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Distance to primary care facilities and healthcare utilization for preschool children in rural northwestern Burkina Faso: results from a surveillance cohort.

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Delays in care-seeking for childhood illness may lead to more severe outcomes. We evaluated whether community distance from a primary healthcare facility was associated with decreased healthcare utilization in a rural district of northwestern Burkina Faso.


We conducted passive surveillance of all government-run primary healthcare facilities in Nouna District, Burkina Faso from March 1 through May 31, 2020. All healthcare visits for children under 5 years of age were recorded on a standardized form for sick children. We recorded the age, sex, and community of residence of the child as well as any diagnoses and treatments administered. We calculated healthcare utilization per 100 child-months by linking the aggregate number of visits at the community level to the community's population of children under 5 months per a census that was conducted from August 2019 through February 2020. We calculated the distance between each community and its corresponding healthcare facility and assessed the relationship between distance and the rate of healthcare utilization.


In 226 study communities, 12,676 primary healthcare visits were recorded over the three-month period. The median distance between the community and primary healthcare facility was 5.0 km (IQR 2.6 to 6.9 km), and median number of healthcare visits per 100 child-months at the community level was 6.7 (IQR 3.7 to 12.3). The rate of primary healthcare visits declined with increasing distance from clinic (Spearman's rho - 0.42, 95% CI - 0.54 to - 0.31, P < 0.0001). This relationship was similar for cause-specific clinic visits (including pneumonia, malaria, and diarrhea) and for antibiotic prescriptions.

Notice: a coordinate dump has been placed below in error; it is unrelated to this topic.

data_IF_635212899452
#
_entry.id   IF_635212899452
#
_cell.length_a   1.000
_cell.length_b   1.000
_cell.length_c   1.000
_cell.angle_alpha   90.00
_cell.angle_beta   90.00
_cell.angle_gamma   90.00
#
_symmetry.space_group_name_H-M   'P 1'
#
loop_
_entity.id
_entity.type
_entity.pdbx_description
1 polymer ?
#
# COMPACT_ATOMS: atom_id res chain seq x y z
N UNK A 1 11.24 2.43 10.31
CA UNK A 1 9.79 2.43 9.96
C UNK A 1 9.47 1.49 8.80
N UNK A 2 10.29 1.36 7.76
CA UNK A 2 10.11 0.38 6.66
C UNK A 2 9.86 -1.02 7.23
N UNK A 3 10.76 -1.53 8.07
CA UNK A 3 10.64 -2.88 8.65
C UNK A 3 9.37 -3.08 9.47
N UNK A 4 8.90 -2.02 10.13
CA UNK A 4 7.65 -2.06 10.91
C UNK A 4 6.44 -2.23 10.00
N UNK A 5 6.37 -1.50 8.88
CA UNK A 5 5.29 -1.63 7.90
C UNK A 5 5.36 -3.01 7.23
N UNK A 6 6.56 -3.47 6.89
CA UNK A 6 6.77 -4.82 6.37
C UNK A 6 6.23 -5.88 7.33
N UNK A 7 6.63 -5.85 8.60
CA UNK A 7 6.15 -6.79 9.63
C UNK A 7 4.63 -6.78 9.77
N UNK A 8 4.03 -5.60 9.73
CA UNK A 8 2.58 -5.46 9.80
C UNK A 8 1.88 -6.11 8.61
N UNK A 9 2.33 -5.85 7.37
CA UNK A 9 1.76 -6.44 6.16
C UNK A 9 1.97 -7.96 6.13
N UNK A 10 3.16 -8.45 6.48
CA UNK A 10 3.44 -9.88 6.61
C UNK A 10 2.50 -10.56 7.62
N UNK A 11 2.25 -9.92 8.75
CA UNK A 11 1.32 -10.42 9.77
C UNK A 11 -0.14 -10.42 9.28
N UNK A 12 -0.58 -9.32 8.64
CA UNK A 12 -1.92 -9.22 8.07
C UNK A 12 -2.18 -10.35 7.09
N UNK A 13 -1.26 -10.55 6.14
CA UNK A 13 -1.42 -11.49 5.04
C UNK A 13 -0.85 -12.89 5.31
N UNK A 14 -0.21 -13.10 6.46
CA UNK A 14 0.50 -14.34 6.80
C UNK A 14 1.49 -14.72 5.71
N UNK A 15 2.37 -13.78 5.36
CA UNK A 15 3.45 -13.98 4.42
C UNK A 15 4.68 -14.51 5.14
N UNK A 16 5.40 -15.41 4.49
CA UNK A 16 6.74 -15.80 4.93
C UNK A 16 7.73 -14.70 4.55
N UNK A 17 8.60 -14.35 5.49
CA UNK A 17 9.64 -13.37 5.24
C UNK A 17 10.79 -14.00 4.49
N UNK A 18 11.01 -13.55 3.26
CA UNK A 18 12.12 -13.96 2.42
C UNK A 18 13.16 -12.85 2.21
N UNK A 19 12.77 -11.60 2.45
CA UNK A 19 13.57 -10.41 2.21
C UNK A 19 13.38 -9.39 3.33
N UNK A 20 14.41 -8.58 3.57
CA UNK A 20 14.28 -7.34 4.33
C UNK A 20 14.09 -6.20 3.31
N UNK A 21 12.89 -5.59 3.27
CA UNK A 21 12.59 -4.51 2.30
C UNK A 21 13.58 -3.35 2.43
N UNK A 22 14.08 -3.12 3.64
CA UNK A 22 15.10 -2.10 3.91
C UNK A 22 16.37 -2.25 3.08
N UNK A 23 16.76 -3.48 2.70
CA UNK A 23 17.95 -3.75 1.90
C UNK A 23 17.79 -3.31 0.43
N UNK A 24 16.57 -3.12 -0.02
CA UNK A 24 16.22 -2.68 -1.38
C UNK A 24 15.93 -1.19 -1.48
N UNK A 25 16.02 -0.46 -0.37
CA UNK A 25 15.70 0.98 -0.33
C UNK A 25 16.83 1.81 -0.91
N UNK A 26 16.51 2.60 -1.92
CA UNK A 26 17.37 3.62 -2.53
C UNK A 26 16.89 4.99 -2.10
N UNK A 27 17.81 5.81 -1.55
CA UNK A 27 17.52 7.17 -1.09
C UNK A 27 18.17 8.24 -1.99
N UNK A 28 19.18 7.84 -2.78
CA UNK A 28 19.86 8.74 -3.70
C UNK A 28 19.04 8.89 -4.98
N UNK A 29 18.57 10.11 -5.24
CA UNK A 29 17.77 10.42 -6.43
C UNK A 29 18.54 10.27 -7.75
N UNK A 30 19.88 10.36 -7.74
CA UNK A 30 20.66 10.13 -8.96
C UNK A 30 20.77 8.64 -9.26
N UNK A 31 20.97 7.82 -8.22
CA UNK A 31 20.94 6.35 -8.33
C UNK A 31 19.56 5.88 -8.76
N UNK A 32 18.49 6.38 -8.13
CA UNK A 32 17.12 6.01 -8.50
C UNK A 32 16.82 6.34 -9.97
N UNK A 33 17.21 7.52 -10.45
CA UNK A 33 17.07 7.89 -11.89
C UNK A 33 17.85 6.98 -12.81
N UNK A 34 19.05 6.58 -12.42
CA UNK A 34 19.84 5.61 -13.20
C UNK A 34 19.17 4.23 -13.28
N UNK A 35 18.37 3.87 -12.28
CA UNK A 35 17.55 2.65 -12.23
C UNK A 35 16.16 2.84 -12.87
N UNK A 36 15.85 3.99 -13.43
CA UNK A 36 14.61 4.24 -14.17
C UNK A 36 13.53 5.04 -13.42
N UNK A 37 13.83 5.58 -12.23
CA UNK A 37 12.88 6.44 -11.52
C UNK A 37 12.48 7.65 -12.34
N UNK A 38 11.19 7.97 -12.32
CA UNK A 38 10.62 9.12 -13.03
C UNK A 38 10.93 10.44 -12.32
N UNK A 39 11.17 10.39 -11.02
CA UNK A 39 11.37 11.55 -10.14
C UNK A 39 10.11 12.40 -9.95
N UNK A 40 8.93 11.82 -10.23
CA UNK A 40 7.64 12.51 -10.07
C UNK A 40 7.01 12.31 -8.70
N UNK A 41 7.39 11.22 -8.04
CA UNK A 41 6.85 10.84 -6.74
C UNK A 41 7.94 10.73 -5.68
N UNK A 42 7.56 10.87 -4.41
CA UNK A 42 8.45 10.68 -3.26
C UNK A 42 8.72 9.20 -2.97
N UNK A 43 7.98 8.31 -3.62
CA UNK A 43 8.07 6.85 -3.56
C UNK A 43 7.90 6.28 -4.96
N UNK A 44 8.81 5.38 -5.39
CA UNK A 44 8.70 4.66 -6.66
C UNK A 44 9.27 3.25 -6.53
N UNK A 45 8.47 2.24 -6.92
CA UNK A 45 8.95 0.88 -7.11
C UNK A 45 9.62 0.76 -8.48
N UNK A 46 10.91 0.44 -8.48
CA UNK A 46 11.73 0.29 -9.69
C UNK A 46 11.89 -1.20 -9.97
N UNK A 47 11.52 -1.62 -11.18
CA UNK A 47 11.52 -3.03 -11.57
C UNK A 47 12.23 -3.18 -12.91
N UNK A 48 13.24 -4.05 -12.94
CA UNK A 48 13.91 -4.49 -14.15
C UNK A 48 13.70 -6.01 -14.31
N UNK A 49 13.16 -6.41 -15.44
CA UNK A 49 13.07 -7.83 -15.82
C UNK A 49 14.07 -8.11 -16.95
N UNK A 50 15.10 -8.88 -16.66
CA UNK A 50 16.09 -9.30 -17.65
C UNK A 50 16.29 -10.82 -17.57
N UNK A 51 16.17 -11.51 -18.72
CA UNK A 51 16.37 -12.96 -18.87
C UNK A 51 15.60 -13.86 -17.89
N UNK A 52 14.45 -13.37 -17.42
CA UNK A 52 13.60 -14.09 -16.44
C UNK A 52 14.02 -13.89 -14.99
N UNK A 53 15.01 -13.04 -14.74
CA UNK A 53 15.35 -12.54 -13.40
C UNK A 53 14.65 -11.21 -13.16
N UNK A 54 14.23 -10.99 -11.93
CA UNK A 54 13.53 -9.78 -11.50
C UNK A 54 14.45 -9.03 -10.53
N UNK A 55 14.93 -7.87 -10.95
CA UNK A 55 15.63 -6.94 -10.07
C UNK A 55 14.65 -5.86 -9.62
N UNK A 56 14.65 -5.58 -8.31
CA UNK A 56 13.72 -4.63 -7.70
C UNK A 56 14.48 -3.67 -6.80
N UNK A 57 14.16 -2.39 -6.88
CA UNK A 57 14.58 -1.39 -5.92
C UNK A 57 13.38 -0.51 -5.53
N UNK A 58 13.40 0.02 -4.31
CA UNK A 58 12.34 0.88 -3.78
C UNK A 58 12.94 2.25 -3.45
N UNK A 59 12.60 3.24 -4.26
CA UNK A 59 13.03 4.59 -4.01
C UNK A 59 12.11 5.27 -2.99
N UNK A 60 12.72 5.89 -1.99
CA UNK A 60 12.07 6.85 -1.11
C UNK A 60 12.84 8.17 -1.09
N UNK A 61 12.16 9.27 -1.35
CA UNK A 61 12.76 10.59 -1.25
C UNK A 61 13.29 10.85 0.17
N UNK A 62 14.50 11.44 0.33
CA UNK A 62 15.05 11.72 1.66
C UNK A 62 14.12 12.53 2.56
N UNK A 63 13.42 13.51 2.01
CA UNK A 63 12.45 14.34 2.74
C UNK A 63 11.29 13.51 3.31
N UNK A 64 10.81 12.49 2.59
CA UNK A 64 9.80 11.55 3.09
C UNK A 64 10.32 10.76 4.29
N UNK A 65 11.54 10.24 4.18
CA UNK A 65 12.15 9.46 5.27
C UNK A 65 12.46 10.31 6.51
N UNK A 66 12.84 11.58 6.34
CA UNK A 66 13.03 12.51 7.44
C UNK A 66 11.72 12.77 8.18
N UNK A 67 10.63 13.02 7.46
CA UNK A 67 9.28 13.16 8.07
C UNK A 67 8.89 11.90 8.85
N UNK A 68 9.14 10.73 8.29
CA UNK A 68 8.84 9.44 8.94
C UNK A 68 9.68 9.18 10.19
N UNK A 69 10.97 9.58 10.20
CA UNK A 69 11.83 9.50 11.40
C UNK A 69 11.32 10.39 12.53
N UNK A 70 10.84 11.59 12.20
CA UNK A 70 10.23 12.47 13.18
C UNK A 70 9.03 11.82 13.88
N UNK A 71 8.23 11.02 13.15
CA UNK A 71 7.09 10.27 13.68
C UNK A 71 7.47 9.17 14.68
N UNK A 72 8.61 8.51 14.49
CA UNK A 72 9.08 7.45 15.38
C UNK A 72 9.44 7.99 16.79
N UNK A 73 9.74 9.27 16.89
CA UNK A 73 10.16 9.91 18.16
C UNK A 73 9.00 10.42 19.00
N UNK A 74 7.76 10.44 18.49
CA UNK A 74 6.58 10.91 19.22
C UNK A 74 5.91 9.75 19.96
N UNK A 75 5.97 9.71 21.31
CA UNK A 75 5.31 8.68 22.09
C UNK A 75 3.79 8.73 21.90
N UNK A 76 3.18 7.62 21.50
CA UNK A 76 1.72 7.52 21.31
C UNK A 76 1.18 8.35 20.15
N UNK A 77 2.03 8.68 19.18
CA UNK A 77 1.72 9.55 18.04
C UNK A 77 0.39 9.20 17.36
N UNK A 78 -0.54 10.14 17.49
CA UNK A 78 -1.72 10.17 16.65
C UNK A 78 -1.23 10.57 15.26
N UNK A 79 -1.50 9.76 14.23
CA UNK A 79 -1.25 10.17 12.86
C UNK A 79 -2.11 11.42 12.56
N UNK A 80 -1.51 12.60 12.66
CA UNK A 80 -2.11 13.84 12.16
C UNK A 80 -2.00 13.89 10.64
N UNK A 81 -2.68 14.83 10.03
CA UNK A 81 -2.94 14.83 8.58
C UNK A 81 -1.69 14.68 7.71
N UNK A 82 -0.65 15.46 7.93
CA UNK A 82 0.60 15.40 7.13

We documented a distance decay effect between community distance from a primary healthcare facility and the rate of healthcare visits for children under 5. Decreasing distance-related barriers, for example by increasing the number of facilities or targeting outreach to more distant communities, may improve healthcare utilization for young children in similar settings.

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